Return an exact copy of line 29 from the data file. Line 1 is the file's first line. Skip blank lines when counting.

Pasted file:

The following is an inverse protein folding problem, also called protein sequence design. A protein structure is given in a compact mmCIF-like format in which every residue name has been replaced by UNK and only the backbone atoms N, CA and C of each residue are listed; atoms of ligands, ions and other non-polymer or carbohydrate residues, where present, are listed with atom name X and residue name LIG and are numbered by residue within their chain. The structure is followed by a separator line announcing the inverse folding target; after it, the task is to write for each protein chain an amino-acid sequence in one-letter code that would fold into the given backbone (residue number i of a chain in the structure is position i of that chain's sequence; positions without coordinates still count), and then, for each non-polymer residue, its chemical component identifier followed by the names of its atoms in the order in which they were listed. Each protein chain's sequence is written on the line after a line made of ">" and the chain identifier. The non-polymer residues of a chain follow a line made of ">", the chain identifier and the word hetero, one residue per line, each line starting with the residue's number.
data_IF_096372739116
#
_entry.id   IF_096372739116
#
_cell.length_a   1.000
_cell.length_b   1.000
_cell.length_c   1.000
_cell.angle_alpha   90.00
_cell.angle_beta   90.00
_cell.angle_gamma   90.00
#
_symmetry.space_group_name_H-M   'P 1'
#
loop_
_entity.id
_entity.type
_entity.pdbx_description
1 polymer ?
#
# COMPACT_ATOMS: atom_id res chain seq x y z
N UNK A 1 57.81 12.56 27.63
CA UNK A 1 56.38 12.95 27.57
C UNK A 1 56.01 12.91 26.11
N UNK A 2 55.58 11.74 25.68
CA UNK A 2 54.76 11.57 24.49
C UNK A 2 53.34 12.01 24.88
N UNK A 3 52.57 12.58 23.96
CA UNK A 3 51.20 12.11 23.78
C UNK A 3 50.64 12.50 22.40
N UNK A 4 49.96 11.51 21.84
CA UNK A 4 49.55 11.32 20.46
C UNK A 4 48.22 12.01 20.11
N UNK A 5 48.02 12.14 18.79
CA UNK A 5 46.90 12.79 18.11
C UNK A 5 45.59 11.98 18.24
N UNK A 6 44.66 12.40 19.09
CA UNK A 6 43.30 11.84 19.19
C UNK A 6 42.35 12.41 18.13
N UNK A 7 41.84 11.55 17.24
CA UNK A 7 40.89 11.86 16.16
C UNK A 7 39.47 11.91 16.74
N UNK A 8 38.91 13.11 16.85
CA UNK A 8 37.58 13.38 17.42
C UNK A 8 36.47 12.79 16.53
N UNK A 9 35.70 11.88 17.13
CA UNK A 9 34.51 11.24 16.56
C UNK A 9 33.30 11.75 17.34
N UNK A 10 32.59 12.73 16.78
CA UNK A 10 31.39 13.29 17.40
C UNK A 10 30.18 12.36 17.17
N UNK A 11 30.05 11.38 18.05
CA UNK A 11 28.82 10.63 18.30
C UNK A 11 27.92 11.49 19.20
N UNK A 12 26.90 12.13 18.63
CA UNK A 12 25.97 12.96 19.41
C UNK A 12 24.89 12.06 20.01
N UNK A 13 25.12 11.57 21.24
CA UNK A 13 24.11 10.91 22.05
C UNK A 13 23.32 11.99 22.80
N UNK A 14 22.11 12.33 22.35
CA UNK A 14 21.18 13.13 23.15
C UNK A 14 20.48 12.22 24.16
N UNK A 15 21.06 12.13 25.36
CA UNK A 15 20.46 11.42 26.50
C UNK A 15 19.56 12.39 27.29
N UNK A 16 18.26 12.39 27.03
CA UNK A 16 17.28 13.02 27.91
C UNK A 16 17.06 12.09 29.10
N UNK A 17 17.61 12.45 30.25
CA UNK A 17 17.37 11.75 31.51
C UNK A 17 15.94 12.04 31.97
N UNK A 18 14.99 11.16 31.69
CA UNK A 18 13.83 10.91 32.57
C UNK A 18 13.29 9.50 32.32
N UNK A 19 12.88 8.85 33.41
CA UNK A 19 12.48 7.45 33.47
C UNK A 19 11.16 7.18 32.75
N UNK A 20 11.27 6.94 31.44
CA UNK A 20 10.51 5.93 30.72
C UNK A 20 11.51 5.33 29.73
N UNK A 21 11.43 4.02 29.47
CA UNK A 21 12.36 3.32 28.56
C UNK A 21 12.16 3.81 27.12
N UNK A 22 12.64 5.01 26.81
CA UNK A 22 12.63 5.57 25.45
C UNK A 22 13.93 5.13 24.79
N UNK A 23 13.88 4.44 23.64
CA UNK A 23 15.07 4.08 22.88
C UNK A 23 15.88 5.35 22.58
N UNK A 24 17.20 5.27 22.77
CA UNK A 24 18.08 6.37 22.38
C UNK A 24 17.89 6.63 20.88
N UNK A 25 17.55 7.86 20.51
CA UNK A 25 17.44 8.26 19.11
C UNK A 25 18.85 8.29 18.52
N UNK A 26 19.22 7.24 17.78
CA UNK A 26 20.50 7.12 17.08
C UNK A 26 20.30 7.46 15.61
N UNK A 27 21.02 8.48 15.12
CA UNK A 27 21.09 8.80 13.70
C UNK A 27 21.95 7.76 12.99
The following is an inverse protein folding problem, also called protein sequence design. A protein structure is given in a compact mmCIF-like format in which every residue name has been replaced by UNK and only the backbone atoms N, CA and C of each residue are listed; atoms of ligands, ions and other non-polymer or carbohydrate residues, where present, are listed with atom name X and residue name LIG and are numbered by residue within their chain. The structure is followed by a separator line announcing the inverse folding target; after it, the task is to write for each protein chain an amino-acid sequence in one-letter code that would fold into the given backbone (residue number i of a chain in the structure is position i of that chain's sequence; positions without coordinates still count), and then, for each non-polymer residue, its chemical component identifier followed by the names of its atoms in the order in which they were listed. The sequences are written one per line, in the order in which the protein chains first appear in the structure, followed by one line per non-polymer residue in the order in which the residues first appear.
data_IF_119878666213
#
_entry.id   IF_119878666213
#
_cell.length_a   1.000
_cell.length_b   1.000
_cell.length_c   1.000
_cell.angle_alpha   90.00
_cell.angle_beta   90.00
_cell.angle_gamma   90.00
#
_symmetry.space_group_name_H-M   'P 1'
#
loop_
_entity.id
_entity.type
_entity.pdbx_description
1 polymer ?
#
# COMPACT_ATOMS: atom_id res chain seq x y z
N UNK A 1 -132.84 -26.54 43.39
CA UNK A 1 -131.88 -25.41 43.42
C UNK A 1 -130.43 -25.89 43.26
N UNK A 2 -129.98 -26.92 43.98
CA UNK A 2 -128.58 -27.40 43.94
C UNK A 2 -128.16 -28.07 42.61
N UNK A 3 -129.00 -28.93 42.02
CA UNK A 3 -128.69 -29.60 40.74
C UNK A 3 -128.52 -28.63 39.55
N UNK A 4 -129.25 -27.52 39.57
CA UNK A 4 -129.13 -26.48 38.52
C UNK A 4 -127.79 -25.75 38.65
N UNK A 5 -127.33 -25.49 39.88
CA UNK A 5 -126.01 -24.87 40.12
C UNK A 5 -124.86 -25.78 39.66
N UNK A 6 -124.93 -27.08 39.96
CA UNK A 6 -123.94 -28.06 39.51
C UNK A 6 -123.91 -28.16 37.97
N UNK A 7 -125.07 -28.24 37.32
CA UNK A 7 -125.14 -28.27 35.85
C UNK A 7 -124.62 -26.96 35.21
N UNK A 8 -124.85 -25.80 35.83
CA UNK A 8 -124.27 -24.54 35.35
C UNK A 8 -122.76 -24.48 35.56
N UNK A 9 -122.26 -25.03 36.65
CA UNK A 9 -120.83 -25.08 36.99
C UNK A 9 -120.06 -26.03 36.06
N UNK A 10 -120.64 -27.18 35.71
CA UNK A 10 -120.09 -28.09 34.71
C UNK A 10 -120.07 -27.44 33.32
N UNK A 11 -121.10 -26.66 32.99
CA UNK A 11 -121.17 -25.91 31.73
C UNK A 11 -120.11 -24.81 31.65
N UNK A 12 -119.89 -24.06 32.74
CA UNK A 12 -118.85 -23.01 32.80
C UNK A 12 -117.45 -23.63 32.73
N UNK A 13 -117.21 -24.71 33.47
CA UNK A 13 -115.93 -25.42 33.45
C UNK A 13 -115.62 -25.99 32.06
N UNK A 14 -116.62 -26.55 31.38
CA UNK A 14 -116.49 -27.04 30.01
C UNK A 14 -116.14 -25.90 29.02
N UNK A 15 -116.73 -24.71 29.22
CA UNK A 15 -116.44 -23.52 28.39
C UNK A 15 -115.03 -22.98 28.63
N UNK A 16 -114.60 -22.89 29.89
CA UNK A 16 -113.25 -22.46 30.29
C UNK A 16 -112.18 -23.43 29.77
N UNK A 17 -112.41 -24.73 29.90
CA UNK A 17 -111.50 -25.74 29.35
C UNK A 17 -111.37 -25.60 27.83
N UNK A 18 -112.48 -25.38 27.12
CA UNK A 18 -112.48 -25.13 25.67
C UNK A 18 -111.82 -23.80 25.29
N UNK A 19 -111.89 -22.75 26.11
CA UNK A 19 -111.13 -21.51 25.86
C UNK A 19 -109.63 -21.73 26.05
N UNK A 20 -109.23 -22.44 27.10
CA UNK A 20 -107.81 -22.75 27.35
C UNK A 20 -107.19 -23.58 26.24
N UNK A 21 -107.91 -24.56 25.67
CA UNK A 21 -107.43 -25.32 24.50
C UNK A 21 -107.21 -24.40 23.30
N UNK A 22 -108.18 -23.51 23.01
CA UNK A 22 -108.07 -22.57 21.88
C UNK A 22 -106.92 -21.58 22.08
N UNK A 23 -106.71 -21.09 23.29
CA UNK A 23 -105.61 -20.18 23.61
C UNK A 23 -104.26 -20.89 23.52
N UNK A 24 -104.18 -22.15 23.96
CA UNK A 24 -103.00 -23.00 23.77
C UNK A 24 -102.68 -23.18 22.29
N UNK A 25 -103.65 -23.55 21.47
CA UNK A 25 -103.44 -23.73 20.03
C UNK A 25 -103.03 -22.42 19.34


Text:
CA UNK A 3 51.20 12.11 23.78